The Department of Fisheries and Oceans has proposed adding 62 stocks to a regulatory list that binds the minister to rebuild them if they become depleted.
Regulations that went into effect earlier this year as part of the Fisheries Act created a list of so-called prescribed fish stocks.
In April the first batch of 30 was added.
On Oct. 19 the department released a second batch of 62 stocks for public consultation. Comments close Dec. 19.
Most stocks in the second batch are considered healthy, but candidates also include three stocks in trouble: cod and herring off southern Nova Scotia and yellowtail flounder in the Gulf of St Lawrence.
The proposal also contains a number of stocks where the health status is uncertain, including capelin in Newfoundland.
"It's significant that they're batched in because that drives a two-year time frame to develop a rebuilding plan," says Bob Rangeley, scientific director of the marine conservation group Oceana.
He says adding a stock whose status is uncertain will drive research to determine whether a recovery plan is needed.
"We're so excited about getting movement on that capelin decision, because they're the lifeblood of so many other species, northern cod, whales, seabirds, everything. So as a forage fish, that was a good, good decision," says Rangeley.
What a listing means
The fish stocks provision in the new regulations oblige the minister of Fisheries and Oceans to ensure healthy stocks stay that way and create a rebuilding plan if they fall below what is called the "limit reference point" — where there is a high probability that its productivity will be so impaired that serious harm is occurring.
The minister will have up to three years to produce a rebuilding plan once the stock has hit that point.
The publicly posted plans must describe why the stock is in trouble, measurable objectives, and timelines for rebuilding and how it is to be achieved.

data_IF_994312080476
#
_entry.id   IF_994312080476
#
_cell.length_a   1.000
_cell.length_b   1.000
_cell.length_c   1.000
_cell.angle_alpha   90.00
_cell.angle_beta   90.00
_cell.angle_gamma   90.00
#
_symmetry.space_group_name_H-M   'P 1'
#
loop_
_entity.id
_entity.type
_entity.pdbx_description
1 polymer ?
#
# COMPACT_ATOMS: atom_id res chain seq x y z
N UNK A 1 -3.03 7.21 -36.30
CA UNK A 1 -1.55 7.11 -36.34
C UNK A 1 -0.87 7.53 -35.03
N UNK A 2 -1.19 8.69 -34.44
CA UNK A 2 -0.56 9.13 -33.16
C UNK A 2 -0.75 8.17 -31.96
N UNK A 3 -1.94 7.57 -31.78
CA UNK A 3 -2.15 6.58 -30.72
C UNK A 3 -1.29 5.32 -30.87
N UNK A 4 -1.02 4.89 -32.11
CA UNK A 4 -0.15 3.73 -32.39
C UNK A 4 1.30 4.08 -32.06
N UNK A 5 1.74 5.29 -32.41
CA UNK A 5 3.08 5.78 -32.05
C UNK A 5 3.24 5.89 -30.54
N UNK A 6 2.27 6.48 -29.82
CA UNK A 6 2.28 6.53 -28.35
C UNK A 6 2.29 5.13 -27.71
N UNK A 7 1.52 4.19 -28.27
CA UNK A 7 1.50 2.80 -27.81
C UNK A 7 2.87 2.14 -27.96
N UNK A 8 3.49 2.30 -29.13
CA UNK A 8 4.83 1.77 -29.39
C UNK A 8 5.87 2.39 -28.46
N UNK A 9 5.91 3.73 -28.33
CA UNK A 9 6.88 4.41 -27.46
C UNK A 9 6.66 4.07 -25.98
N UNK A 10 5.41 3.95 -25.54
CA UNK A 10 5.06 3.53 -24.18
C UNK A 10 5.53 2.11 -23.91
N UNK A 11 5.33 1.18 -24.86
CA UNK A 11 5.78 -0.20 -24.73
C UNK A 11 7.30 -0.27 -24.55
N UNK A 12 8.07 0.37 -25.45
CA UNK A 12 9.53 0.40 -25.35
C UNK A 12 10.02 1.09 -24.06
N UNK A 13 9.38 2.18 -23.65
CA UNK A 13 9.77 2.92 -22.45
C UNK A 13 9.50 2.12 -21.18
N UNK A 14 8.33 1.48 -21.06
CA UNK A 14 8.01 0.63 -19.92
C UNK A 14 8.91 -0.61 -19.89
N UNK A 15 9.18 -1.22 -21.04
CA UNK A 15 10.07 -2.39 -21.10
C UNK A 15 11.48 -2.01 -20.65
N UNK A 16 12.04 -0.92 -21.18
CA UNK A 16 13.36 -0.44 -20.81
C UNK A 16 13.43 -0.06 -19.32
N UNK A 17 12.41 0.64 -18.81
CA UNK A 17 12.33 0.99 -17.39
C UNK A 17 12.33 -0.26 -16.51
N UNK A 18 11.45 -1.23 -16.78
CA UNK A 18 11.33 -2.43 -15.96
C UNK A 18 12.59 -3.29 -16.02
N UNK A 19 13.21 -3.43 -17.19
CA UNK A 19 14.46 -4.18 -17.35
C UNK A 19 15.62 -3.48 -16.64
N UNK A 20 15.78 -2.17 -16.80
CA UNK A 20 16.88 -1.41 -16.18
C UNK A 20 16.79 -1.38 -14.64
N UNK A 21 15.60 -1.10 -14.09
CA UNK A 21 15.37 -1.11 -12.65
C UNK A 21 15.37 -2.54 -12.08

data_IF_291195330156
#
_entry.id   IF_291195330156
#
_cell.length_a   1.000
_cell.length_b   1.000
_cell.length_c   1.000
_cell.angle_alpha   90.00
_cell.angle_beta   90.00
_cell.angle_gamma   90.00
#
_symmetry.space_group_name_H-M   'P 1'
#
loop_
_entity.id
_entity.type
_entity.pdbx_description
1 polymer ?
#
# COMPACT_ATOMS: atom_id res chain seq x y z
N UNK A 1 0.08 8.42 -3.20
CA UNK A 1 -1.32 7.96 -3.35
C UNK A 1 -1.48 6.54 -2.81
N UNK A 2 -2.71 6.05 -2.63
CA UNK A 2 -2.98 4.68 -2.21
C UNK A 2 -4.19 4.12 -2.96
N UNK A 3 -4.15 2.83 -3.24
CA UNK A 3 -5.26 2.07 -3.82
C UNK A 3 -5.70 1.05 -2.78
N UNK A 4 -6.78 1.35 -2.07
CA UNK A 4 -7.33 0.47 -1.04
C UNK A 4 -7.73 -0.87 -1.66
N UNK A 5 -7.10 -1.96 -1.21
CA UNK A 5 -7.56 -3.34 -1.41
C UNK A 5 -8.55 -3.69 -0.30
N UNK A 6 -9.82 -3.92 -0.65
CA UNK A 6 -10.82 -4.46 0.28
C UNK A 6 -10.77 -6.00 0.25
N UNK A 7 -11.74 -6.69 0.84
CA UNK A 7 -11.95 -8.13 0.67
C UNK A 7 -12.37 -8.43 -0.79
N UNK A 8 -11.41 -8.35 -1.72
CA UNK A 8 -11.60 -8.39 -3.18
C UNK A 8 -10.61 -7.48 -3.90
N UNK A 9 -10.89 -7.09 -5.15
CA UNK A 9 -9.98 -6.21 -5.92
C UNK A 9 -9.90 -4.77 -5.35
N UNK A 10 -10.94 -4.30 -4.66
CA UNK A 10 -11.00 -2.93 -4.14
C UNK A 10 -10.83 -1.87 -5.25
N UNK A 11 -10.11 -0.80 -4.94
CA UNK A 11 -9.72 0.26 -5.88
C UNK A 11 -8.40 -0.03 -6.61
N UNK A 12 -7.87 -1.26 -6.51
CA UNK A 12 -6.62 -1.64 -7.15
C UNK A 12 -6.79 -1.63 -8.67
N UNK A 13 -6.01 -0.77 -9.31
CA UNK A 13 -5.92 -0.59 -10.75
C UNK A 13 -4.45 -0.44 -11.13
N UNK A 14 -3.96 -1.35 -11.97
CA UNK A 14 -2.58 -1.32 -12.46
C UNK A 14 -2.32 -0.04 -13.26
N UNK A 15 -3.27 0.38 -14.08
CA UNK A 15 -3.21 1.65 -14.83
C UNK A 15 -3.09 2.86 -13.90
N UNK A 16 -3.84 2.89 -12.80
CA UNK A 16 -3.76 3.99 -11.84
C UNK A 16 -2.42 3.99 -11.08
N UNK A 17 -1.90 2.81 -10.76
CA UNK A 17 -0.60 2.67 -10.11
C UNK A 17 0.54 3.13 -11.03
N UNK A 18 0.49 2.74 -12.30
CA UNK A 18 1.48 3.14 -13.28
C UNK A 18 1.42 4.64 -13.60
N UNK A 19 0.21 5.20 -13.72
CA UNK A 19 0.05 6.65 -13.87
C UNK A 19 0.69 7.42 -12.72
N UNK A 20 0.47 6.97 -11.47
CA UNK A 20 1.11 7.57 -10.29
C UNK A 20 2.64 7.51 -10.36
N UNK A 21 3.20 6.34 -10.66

If a stock cannot be rebuilt, the minister must publicly explain why.
DFO minister committed
Speaking to an Oceana conference on restoring fish populations in Ottawa last week Fisheries Minister Joyce Murray pledged to work toward that goal.
"The research shows that if you do it right, you end up with more fish over the long run than you do if you're fishing the really vulnerable stocks and you basically fish down the curve and then they may never recover," she said.
"I am unequivocally committed to delivering high quality rebuilding plans," she said.
The hard part
DFO has taken some difficult — and for industry — painful decisions in 2022 to protect depleted stocks.
The department imposed an Atlantic wide moratorium on the commercial mackerel fishery — a major source of bait in the lucrative lobster fishery.
The department also closed the spring fishery for herring in the Gulf of St Lawrence and a cut of one-third to the herring fishery off southern Nova Scotia and New Brunswick.
Rangeley says the next step is to see what the federal government does with its list of prescribed stocks and the "hard work" to decide a target and how to get there.
"We don't want paper plans out there. We actually want decisions made to the point where we're rebuilding those stocks to a healthy level,"Rangeley said.
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